The Dollar Comes Under Pressure

The US dollar has been retreating from its April highs over the last few months. This follows the release of several sets of economic data, including some that indicate moderation in labour market conditions, inflation rates, and consumer spending.

Despite these cooling signs, I would still look for the USD to remain well within the current range on a trade-weighted basis. As such, my year-end estimates are unchanged, with the EURUSD seen at 1.06 and USDJPY at 153.

What Could Make the USD Weaker

Labor Market Data
A significant decline in the USD would probably have to be based on a substantial weakening of the US labour market. Much has been written about the misses of recent data points, but their respective trends are rising, and the US economic momentum remains relatively strong compared to the rest of the world. This wide gap in economic terms underpins the relative value of the USD.

Federal Reserve’s Monetary Policy
The US Fed has simply not been convinced that inflation is on a solid trajectory to return to target. While most other central banks have already embarked on interest rate easing programs, the cautious tone of the Fed is keeping interest rates in the US higher, and the USD supported through interest rate differentials.

Investor Preference
Investors still prefer assets denominated in USD because of the higher yield relative to other major global currencies. This fact supports the USD, notwithstanding what may be considered rich levels. Investor preference will continue for such higher-yield assets and should support demand for the USD.

Political Climate
The forthcoming US presidential election provides an added risk. Market reactions will be susceptible to election results, particularly in Q4. This means a Republican victory will justify a more bullish stance on the USD.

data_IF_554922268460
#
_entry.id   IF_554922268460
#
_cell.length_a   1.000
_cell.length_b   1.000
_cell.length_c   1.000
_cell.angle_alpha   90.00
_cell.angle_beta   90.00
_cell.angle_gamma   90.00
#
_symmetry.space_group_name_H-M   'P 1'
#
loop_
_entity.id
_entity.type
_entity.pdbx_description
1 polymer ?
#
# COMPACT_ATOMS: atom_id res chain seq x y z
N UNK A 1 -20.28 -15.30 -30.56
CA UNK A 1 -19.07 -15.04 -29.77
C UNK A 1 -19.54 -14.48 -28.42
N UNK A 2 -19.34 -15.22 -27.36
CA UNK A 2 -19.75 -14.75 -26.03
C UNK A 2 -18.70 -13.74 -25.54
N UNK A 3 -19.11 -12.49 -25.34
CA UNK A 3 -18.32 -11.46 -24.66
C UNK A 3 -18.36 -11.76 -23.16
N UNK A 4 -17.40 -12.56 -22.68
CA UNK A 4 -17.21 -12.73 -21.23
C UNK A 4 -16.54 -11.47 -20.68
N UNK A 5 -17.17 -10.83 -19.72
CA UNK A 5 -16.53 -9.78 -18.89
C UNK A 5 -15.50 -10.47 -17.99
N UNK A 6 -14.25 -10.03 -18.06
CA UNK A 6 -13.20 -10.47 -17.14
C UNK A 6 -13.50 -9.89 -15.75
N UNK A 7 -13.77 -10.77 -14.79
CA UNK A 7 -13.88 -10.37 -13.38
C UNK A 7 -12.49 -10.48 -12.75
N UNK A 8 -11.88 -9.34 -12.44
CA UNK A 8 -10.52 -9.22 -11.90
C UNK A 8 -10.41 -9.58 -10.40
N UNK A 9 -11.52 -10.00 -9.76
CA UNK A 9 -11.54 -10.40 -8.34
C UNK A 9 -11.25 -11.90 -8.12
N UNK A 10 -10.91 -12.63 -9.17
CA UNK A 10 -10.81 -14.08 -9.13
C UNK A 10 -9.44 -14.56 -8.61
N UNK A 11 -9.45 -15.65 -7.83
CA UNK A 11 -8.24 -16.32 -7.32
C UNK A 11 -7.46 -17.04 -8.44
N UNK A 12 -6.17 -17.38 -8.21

Inflation and Fed’s Rate Strategy
For most of the year, inflation has put to test the Fed’s disinflationary course. With such strong economic growth, the threshold for doing the first-rate cut has become higher. I now forecast only one cut in 2024, set for the December meeting, and leave the fed funds rate at 4.25% by the end of 2025. Risks to this forecast are balanced with stronger-than-expected inflation that could drive a more extended period of high rates and a downturn in the labour market that might trigger an earlier rate cut.

The US current account deficit is predominantly financed by foreign investments in US fixed income, with European and Japanese investors being the major players, holding significant US asset positions in their portfolios. If they diversify, it will bring in depreciation of USD. And the moment these people start hedging their USD exposure, because hedge ratios are at historically low levels, we may see significant selling of USD.

Market commentary and analysis from Luca Santos, currency analyst at ACY Securities

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